So after another bad news week in Europe, I’m a bit gloomy about the future of the capital markets. As we try to run a business and help our clients, I’ve got this narrative running through my head about Europe. I keep running this movie back and forth in my head hoping it will help me tease out what will be in the last reel. Look, we try to make these blogs contain some bon mots of immediate utility. I’m not sure what follows has any immediate utility, but I hope someone will tell me what I’m missing here.
So, my narration runs something like this:
· All of Europe and, indeed most first world countries, are financially vastly overextended from years of profligate spending.
· 2008 ushers in an era of enormous uncertainty. Banks and markets shudder. Recessions, and economic dislocations follow.
· Things seem to stabilize and all take a deep breath.
· But sovereign debt continues to be issued at an astounding pace to keep the bread and circus gig going.
· In 2011, we have the first of many periodic Emperor’s New Clothes moments when the investor community discovers that the EU had unsustainable levels of sovereign debt.
· PIGS is coined.
· Greece, Portugal and Ireland totter. Italy and Spain look vulnerable.
· Banking sector shudders and credit contracts, again.
· Another cyclical recession looms and Keynes says “spend, dammit”. But the debt, mon Dieu!
· Repeat spend, borrow and pretend cycle.
· Bond vigilantes pounce, borrowing costs soar.
· Governments lean on “national champion” banks to soak up sovereign debt overhang and we pretend that there is no piper to pay for the flood of paper.
· Basel III seals the deal by encouraging banks to gorge on sovereigns and making sovereign exposure cost free from a capital perspective and vastly more attractive than silly old-fashioned lending.
· ECB floods the market with liquidity, everyone sighs with relief. Huh? So when does liquidity fix balance sheets? And by the way, the borrowing sector parks the cash at the ECB for a rainy day fund. Now that’s useful stimulus!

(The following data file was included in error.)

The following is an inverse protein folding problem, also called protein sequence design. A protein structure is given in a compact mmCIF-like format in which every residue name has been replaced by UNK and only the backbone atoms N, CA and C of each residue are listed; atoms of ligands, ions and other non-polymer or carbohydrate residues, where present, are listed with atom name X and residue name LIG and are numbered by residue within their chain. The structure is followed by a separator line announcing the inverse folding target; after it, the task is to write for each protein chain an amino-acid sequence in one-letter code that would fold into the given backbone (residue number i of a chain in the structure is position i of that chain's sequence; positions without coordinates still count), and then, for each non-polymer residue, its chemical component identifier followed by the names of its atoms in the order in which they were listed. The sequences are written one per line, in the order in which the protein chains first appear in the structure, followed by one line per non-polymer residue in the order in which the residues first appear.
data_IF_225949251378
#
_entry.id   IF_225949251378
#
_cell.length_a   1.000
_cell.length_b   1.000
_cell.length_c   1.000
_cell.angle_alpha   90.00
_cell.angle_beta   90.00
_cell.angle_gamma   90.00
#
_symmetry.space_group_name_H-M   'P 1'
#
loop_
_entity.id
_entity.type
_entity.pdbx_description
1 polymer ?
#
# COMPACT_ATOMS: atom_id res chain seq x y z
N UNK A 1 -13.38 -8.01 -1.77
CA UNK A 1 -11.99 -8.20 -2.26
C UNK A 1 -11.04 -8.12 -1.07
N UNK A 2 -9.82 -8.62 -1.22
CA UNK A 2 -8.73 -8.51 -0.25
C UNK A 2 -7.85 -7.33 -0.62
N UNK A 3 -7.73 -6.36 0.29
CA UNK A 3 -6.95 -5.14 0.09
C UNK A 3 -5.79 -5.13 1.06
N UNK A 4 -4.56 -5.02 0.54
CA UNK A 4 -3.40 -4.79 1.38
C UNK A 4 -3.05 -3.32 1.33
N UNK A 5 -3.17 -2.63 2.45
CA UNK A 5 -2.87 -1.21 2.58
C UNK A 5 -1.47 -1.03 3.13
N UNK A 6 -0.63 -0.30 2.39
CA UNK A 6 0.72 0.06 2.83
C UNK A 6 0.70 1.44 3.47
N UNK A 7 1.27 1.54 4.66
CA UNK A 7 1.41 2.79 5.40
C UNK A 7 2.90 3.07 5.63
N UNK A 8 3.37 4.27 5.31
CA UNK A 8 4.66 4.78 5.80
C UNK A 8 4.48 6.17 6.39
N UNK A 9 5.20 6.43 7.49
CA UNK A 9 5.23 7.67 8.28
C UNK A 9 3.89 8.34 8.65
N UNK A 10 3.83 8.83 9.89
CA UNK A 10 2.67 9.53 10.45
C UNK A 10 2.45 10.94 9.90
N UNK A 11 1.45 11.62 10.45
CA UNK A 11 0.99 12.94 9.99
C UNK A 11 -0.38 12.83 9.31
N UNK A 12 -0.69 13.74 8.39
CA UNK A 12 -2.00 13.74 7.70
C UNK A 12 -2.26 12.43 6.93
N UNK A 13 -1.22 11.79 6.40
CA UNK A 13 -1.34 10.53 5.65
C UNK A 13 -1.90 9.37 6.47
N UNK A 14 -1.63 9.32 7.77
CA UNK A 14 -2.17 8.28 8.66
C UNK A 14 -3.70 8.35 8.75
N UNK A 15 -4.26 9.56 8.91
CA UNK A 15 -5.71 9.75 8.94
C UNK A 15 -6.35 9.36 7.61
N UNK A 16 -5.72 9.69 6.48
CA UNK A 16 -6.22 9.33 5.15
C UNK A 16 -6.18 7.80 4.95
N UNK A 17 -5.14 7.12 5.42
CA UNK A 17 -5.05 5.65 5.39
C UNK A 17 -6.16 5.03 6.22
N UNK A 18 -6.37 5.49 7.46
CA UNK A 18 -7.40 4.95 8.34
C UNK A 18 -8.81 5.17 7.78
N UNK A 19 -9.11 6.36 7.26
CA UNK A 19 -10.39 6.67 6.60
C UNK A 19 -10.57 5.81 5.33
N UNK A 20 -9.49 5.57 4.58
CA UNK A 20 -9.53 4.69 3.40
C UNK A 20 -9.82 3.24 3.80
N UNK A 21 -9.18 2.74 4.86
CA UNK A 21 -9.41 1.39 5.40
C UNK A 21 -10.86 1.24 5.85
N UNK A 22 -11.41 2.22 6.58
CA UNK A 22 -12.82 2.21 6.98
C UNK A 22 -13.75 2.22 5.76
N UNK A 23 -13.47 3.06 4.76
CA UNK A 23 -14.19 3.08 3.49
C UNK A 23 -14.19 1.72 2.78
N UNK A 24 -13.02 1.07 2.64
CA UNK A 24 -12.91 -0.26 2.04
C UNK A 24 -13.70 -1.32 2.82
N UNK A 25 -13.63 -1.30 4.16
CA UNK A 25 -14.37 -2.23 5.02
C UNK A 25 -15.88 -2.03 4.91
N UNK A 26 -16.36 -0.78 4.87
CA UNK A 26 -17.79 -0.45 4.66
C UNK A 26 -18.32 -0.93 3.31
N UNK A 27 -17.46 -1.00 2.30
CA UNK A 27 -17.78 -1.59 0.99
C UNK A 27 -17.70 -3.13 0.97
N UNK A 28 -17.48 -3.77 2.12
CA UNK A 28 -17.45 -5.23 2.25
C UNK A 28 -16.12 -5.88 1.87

· Banks are chockablock with sovereign debt, bad commercial real estate loans and other impaired assets. Can anyone say mark to market?
· Another naked Emperor moment and bond vigilantes pounce again.
· It’s projected that Basel III will require the big banks to raise over $500 billion of fresh capital.
· The hell with Keynes, austerity is the answer, but since we loathe free market capitalism with its winners and losers, let’s mostly pretend to cut expenditures and just raise taxes! Viva fairness!
· Banks bloated on sovereign debt and on the teat of ECB liquidity tighten traditional lending. Interbank lending again dries up.
· Very little fresh private capital is raised by the banking community.
· Recession again.
· Some banks fail, governments step in. The equity is wiped out. So what private capital is going to catch this falling knife? No further chance to attract capital to the banking sector. It’s the governments, or nothing.
· Economies continue to erode; sovereign balance sheets continue to degrade, bond vigilantes pounce and pounce again. Greece…Portugal…Spain…Italy…what next?
· Talk of countries leaving Euro goes from frivolous to deadly serious. Greece is on the bubble.
· It is reported that major London printing concerns are ramping up to print drachmas.
· One cannot fix a truly broken economy without control over monetary policy – see Keynes. Germany, IMF and ECB will not play along.
· Bank runs begin and will not be stopped. Who wants drachmas? Bank runs can destroy the banking system of any country and with it, ultimately, the entire EU banking system. Takes a lot to trigger the first run on the banks. Each time panic ensues, the runs will be quicker and deeper (check the dollar recently).
· Recessions beget a credit crisis, which begets bank failures, which begets an “untidy” devolution of the common market, which begets a truly deep recession. Too much begetting going on and none of it any fun.
· European entropy. At the bottom of the cycle, what?
· Intolerable worldwide banking contraction as contagion infects U.S. and Asian banking systems.
· Worldwide deep recession, or worse.
OK, so maybe I’m being a tad over dramatic, but this is the litany of things running through my head as we try to manage a business that fundamentally requires the capital markets to function in an orderly way. Add to this European Sturm und Drang the uncertainty of the U.S. election, the famous fiscal cliff facing the U.S. at the end of the year, a possible hard landing in China, and there’s an awful lot to worry about. Maybe it’s self-inflicted (see Fox News or MSNBC, pick your poison). Maybe it’s the inevitable result of a Kondratieff Cycle. But it sure feels like we’re on the edge of a precipice and our persistent failure to address many of these problems may, I think, be the leitmotif of the time when looked at through the lens of history.
OK, I don’t want to get too philosophical here (nor too depressed). We’re just trying to make a living in a market where there seems to be a very high risk of something very bad happening. If all this were to happen, would it be the end of the world? Hardly, but it might be the end of the decade. So, for what it’s worth, can we please get some adult supervision here?
By: Rick Jones